On a long flat straightaway I accelerate fairly rapidly up to 80 MPH(thought something on Carb stuck thought I'd try this to clear it out). All of a sudden the bike starts violently shaking from side to side both front and back and was getting worse quickly. I let of the throttle gently and was able to ride it out, but at the time I was sure I was going down. I don't recall exactly but I may have let off the throttle out of the acceleration right before the wobble started.

Can you give me your experience with this and help me figure out why this happened?

Thanks,
T33
Load imbalance that you happened to cause constructive oscillation at that speed.

Steering bearing is starting to fail.

Those are two guesses with the limited information
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post #4 of 30 Old 07-19-2012, 03:40 PM
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Congrats on surviving.

A, get rid of at least half the load on the tank. It's too much weight, too far forward causing the overly soft front end to ride even lower, steepening the head angle.
B, don't chop throttle, as the front will squat, steepening the head angle and further exaggerating the problem. If you can, slide back in the seat to unload the front and slacken the head angle.
C, clamp the knees on the tank HARD, and loosen up on the handlebars, the bike WANTS to go straight. In the aviation world, it's called PIO (Pilot Induced Oscillation). You are consciously or unconsciously trying to correct, and using too much input, which sets it off the other way.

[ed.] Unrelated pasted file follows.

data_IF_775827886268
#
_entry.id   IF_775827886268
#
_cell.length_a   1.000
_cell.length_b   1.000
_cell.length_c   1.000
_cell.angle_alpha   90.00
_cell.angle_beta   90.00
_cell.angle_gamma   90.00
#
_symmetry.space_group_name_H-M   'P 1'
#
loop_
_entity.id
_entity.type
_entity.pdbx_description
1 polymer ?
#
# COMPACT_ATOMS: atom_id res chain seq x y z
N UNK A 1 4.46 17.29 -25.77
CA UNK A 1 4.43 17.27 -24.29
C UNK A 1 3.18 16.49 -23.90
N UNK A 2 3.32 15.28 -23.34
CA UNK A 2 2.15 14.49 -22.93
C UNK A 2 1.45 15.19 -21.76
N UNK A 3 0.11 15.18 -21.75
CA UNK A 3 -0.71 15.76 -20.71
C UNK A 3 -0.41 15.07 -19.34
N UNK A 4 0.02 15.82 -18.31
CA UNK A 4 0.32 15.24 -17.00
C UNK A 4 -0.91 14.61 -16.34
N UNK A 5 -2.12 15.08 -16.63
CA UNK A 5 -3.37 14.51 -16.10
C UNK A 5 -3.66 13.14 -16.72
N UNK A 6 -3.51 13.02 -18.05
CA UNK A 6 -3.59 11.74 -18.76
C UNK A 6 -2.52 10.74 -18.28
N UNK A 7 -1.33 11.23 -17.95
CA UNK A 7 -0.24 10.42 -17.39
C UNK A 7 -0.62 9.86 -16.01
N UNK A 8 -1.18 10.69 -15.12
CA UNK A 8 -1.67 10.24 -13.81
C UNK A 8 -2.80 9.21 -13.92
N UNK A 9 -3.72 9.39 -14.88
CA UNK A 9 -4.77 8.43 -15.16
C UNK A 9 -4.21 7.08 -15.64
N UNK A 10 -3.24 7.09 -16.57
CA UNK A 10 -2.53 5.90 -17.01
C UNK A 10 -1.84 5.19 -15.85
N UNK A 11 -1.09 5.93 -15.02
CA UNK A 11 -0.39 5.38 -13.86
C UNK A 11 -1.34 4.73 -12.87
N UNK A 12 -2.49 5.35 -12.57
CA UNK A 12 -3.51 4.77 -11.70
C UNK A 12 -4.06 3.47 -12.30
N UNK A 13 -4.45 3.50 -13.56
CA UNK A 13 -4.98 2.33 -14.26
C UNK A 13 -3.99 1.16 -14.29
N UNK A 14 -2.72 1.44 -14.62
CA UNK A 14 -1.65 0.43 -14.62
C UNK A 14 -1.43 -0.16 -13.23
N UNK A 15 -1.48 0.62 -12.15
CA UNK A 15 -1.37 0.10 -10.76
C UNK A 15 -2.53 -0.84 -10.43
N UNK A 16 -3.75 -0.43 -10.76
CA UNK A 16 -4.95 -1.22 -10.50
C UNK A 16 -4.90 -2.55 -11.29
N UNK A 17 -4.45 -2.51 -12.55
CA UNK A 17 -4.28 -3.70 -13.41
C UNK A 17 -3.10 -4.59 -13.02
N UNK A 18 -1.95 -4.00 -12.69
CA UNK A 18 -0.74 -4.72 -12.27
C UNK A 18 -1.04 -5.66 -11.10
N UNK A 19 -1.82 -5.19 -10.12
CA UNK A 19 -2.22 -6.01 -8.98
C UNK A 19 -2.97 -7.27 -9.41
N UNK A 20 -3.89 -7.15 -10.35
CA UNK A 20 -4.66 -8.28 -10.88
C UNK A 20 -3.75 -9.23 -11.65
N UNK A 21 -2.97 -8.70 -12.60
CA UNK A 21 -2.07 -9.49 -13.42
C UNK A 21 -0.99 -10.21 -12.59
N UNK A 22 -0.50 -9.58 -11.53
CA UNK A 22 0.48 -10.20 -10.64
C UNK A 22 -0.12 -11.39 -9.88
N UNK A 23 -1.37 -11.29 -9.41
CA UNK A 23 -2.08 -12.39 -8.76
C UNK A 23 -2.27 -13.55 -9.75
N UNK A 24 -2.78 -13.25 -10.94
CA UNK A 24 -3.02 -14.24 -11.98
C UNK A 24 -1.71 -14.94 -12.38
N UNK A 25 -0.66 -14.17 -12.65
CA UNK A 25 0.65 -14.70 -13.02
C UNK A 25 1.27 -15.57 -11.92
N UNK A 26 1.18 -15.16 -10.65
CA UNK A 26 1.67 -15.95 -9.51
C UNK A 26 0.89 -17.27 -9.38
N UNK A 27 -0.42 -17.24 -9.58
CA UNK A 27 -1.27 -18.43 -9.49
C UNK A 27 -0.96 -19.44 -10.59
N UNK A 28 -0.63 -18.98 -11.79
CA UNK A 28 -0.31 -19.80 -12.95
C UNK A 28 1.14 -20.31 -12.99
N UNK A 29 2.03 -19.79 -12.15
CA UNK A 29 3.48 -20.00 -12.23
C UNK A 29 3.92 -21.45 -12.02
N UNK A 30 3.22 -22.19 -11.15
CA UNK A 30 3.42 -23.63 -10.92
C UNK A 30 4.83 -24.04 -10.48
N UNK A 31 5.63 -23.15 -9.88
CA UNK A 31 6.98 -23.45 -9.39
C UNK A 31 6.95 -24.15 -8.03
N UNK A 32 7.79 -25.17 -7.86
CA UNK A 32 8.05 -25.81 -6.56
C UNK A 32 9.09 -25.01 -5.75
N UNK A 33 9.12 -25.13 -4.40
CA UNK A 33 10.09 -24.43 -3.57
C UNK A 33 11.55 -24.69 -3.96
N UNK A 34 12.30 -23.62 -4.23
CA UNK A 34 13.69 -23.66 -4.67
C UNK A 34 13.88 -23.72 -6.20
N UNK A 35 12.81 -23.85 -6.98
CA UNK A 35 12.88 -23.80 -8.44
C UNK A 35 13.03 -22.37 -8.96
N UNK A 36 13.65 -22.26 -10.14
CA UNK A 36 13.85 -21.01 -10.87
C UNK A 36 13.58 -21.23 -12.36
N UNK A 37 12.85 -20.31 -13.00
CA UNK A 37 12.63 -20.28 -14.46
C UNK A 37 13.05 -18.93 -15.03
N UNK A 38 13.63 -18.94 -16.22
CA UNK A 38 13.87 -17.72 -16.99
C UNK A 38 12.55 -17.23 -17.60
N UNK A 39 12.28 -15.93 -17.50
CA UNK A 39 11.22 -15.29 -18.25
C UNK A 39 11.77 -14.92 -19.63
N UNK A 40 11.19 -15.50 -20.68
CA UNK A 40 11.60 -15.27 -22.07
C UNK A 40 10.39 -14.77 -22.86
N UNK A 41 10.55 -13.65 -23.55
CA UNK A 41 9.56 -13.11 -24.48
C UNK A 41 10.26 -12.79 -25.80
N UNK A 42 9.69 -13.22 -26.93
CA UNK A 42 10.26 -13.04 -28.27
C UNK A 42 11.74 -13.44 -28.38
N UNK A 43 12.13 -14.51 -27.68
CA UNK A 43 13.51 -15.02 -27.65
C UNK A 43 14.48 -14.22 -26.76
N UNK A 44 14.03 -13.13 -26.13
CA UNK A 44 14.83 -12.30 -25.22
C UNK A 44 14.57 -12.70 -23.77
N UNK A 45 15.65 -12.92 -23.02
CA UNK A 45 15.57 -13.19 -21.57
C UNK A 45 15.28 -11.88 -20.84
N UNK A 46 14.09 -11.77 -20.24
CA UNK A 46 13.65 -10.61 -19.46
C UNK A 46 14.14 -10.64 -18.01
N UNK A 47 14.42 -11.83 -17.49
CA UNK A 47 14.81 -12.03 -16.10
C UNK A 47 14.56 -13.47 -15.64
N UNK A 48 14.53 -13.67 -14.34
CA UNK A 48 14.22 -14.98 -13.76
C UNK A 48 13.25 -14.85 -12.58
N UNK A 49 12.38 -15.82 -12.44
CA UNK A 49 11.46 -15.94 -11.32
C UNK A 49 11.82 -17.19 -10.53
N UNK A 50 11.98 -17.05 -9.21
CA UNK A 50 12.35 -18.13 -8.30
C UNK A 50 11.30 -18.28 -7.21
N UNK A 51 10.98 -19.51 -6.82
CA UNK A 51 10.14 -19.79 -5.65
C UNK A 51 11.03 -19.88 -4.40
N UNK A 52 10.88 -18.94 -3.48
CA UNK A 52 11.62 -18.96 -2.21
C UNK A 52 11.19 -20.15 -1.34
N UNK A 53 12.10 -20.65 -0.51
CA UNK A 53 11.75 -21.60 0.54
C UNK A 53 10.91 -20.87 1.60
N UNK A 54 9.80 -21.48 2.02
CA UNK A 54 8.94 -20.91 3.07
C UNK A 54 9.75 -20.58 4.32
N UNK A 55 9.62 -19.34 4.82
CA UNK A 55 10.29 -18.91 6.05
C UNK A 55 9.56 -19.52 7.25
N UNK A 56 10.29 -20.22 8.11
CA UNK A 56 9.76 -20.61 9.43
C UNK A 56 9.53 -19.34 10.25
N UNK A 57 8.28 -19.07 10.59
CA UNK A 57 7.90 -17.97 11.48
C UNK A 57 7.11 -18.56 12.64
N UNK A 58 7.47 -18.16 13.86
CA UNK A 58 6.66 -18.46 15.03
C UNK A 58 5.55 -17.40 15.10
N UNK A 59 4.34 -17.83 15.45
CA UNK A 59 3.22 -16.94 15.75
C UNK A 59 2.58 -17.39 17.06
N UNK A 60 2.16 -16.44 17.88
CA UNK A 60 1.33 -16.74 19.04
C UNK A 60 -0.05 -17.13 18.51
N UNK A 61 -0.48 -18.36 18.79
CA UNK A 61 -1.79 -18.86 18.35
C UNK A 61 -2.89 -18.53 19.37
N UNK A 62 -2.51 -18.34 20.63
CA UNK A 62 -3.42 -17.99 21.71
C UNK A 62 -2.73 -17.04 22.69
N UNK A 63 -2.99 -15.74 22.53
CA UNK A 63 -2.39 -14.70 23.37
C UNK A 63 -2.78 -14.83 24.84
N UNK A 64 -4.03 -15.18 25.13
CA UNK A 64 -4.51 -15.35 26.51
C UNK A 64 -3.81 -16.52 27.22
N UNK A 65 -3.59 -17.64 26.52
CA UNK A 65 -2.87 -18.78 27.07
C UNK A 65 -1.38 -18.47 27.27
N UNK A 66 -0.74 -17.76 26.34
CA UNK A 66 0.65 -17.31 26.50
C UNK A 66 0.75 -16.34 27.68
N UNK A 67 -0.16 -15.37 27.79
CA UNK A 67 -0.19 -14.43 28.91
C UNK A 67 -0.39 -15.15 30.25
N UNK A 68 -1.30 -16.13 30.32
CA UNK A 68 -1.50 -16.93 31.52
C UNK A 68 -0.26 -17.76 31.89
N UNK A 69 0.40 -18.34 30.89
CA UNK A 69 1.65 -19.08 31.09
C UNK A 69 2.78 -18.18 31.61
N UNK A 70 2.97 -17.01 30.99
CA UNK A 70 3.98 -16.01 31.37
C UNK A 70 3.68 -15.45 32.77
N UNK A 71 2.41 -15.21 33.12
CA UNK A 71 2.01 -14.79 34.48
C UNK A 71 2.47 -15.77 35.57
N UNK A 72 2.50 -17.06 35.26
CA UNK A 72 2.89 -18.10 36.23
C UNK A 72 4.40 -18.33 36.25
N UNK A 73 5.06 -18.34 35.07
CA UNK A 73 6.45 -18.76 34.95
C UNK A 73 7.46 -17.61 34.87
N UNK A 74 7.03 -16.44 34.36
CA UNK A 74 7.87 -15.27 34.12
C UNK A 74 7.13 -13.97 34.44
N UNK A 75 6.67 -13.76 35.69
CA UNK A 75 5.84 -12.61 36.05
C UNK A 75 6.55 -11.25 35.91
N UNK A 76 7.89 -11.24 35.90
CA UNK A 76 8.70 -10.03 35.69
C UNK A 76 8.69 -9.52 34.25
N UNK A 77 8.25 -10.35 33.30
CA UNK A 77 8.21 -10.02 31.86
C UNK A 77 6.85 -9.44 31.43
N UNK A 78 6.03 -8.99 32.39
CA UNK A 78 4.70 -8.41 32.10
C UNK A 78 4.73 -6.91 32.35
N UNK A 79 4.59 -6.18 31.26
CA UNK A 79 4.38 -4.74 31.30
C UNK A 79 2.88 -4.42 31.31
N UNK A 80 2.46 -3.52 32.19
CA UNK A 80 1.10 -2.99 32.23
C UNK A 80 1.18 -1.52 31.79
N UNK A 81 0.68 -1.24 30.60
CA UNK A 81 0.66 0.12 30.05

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post #5 of 30 Old 07-19-2012, 04:22 PM
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Originally Posted by thetable View Post
Congrats on surviving.

A, get rid of at least half the load on the tank. It's too much weight, too far forward causing the overly soft front end to ride even lower, steepening the head angle.
B, don't chop throttle, as the front will squat, steepening the head angle and further exaggerating the problem. If you can, slide back in the seat to unload the front and slacken the head angle.
C, clamp the knees on the tank HARD, and loosen up on the handlebars, the bike WANTS to go straight. In the aviation world, it's called PIO (Pilot Induced Oscillation). You are consciously or unconsciously trying to correct, and using too much input, which sets it off the other way.
Thanks - good post. I experienced a mild episode of this in my first week of owning a KLR and wondered about this.